CII conducts ‘Health Insurance Summit 2007’
Aashruti Kak – Mumbai
The Confederation of Indian Industries (CII) held a one-day ‘Health Insurance Summit 2007’ to focus on the growth, challenges and possible alternatives in the health insurance industry. Speakers at the summit included Syeda Hameed, member of the Planning Commission; A Vaidheesh, summit Chairman and Managing Director, Johnson and Johnson; Sandeep Bakhshi, MD and CEO, ICICI Lombard General Insurance; C S Rao, Chairman, IRDA; G C Chaturvedi, Joint Secretary and Mission Director, National Rural Health Mission, Ministry of Health and Family Welfare, Government of India, and Dr Prathap C Reddy, Chairman, CII National Healthcare Council and Chairman, Apollo Hospitals among others.
The summit included sessions on how to establish an ‘Insurance Framework’—grievance redressals, stand-ardisation of healthcare delivery and expansion of health insurance, ‘Challenges for health insurance development’—creating awareness and developing networks, ‘Enablers of health insurance’—initiatives taken by stakeholders to promote health insurance, and a round table discussion on ‘Defining the way forward’.
“Unlike life insurance, there are multiple stake-holders involved in health insurance and it is important for all of them to contribute. This summit has tried to assemble a convergence of industry players on a common platform to explore and agree on key directions,” said Vaidheesh. “The summit will prove constructive for the vast array of issues affecting growth of this industry and the economy as a whole,” he added.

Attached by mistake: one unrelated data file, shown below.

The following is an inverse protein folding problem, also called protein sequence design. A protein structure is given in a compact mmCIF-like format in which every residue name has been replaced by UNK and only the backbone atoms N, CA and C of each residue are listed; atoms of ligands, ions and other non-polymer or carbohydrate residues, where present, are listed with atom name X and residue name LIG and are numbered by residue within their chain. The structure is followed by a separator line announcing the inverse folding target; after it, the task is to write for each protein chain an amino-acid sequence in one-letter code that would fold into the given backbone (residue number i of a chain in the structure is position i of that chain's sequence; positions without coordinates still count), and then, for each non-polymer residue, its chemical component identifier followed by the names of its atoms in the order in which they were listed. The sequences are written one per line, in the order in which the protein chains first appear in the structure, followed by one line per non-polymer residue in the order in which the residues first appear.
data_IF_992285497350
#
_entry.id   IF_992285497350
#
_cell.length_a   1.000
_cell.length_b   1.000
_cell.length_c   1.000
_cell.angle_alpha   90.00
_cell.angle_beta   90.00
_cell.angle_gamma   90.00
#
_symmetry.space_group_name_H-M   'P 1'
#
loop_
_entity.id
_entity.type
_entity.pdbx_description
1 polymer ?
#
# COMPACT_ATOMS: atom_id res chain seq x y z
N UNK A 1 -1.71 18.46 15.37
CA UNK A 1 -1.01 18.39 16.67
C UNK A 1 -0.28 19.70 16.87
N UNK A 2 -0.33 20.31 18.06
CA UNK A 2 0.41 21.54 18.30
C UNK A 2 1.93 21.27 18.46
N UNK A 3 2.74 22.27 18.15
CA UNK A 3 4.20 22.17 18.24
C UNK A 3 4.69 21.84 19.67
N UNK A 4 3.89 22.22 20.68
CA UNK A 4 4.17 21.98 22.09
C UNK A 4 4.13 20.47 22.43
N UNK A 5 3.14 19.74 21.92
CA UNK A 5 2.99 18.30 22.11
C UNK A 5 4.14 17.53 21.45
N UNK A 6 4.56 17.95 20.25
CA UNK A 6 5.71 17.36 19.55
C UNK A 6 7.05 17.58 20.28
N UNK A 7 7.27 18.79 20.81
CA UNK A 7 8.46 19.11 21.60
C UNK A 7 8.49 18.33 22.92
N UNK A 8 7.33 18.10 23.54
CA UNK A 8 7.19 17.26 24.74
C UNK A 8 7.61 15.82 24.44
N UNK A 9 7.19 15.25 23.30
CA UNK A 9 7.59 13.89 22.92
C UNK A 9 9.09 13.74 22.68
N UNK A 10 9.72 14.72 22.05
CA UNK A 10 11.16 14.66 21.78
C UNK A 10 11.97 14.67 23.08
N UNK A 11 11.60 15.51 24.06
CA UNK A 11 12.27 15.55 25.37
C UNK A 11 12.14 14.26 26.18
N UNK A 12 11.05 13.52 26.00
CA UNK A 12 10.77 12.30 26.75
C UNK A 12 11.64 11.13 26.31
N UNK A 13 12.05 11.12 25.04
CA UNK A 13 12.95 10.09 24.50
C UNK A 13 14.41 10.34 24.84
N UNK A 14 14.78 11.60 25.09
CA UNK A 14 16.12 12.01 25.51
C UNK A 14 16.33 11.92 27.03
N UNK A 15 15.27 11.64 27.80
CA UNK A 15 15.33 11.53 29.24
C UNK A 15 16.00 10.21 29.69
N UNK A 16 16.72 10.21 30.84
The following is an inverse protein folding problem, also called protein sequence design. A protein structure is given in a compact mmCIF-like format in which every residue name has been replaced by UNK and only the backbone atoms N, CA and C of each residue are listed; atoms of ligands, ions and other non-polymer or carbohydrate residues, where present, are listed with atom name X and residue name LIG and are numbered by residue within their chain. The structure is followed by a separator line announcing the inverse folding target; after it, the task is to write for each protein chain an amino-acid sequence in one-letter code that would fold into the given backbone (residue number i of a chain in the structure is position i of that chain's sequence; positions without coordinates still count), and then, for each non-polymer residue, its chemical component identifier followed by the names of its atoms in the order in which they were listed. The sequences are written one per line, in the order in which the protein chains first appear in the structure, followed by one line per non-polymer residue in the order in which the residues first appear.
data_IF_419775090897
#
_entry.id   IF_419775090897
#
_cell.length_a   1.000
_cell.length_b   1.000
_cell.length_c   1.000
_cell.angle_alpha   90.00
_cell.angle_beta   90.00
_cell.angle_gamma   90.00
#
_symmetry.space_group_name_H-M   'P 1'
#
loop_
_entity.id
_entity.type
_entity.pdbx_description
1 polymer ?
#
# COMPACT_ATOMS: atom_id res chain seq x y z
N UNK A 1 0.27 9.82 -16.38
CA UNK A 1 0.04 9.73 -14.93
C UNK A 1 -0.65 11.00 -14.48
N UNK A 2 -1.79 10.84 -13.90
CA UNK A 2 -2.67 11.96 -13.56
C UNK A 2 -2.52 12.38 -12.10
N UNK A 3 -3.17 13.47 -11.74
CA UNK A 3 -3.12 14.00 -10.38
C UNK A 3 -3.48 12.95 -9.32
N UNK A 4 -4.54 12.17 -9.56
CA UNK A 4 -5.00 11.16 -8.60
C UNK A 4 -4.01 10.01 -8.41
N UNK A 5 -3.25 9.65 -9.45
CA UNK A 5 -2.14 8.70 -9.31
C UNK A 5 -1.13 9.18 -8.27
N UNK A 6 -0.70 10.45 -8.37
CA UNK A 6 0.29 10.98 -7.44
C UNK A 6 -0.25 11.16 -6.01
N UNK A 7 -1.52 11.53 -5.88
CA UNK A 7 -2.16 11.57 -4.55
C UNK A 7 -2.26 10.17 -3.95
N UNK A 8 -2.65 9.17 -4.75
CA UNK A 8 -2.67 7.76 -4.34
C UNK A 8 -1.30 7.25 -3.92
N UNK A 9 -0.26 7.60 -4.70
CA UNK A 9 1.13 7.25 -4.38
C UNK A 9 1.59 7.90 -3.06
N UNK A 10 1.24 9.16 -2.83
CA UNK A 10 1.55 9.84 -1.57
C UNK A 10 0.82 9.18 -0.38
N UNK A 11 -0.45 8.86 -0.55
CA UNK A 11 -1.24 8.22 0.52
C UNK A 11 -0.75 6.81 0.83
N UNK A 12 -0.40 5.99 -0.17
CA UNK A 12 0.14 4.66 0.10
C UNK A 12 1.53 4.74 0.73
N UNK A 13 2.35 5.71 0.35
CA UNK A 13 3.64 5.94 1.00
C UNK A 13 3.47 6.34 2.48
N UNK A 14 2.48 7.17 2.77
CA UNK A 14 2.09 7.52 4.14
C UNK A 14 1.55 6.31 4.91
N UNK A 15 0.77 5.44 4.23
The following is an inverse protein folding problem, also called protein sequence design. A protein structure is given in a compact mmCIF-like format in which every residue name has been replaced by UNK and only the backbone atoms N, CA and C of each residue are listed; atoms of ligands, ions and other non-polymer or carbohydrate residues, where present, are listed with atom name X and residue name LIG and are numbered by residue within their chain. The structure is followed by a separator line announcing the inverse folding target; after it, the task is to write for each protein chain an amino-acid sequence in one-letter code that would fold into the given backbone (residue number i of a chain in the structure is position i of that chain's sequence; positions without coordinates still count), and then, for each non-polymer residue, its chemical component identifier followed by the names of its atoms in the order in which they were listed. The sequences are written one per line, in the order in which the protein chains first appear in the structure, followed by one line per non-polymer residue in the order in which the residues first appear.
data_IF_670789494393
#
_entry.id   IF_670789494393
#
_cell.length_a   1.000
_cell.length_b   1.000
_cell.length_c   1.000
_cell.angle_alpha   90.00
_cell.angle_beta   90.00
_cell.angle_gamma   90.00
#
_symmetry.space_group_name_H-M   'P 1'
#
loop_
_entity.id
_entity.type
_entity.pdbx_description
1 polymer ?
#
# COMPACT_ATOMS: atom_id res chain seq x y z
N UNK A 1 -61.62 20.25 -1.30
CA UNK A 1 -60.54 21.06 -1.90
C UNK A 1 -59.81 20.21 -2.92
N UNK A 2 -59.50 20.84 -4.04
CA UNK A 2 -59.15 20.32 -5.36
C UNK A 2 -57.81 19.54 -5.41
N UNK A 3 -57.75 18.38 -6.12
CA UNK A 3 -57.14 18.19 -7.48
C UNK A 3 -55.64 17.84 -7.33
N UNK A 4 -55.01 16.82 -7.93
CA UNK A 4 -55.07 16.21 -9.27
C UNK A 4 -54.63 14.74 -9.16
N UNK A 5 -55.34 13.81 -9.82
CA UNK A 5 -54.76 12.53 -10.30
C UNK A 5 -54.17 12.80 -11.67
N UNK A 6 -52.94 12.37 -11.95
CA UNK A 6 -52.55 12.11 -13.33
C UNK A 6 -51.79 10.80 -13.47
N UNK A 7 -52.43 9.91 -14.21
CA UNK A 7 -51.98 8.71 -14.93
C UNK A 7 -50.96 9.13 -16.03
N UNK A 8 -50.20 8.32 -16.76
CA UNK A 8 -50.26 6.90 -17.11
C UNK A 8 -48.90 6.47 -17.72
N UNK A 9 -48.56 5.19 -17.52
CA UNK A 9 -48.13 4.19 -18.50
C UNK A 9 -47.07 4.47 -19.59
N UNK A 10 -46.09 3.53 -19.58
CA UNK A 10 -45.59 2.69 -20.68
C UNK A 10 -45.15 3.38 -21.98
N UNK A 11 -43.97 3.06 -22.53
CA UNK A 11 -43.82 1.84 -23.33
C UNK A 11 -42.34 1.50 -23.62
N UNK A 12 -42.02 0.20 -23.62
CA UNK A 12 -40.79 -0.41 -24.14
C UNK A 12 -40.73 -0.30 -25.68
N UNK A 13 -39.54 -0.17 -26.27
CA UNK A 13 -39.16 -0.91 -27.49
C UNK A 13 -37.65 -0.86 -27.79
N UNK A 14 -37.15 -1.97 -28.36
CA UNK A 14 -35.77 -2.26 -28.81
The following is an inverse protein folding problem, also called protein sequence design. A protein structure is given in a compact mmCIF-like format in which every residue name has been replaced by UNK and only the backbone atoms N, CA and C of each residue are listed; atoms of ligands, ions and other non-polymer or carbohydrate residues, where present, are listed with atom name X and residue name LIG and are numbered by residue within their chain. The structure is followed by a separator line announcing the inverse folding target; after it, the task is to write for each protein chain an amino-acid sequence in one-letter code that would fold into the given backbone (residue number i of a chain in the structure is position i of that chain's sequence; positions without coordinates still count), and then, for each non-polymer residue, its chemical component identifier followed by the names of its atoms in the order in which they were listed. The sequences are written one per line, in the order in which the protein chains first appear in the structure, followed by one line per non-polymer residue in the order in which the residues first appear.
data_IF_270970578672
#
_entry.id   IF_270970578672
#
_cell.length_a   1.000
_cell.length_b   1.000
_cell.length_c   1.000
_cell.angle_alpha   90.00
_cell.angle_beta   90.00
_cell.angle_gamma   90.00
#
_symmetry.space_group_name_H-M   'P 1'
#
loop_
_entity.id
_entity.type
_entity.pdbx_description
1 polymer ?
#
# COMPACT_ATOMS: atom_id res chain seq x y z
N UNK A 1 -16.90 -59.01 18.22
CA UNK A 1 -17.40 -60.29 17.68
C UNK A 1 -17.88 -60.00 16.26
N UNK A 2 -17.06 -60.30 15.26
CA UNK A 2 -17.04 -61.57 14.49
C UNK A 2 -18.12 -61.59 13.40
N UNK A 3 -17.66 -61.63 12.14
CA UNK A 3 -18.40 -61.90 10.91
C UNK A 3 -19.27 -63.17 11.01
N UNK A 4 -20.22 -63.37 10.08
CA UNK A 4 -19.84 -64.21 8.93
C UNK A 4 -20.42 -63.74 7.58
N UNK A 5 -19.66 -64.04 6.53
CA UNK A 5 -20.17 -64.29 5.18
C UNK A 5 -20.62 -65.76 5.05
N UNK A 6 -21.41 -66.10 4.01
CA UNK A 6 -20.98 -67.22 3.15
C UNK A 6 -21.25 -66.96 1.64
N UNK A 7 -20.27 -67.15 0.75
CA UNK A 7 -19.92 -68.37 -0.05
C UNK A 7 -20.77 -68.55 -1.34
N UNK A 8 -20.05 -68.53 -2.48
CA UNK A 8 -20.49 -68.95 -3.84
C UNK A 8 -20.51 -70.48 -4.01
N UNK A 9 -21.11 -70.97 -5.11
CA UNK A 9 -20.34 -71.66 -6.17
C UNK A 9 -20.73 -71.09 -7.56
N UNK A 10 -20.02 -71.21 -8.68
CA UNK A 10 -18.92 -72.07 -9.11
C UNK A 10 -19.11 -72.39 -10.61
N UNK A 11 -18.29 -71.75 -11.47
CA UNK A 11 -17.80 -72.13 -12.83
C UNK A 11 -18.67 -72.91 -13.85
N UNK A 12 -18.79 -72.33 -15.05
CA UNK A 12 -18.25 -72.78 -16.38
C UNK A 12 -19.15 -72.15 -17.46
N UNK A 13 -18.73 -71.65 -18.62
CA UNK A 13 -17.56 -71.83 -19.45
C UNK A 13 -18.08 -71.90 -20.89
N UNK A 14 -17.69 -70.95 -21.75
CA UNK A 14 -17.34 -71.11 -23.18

Reddy said, “Health is the most neglected industry despite contributing to over five percent to the national income. It is mainly because of the lack of awareness and disinterest among the masses on the whole.” Insurance is no longer the domain of the rich. In the light of changing lifestyles, escalating medical prices and falling purchasing power, medical treatments are slipping out of one’s reach. Some hindrances to the growth of health insurance industry include the 24 percent of below poverty line and 35 percent of illiterate population.
Chaturvedi said, “Public private partnerships can really help in improving infrastructure and quality of service through investments and training of healthcare staff. Regulatory mechanisms also need to be enforced.” He called for more corporate social responsibility, adding that insurance companies are now grading cities to design customised policies. Likewise, Rao emphasised on two concerns faced by the healthcare industry—insurance and removal of tariffs. “Removal of tariffs can really give the health industry a boost and can also unravel the miscellaneous tag, by making general insurance pay attention to health as well,” he said.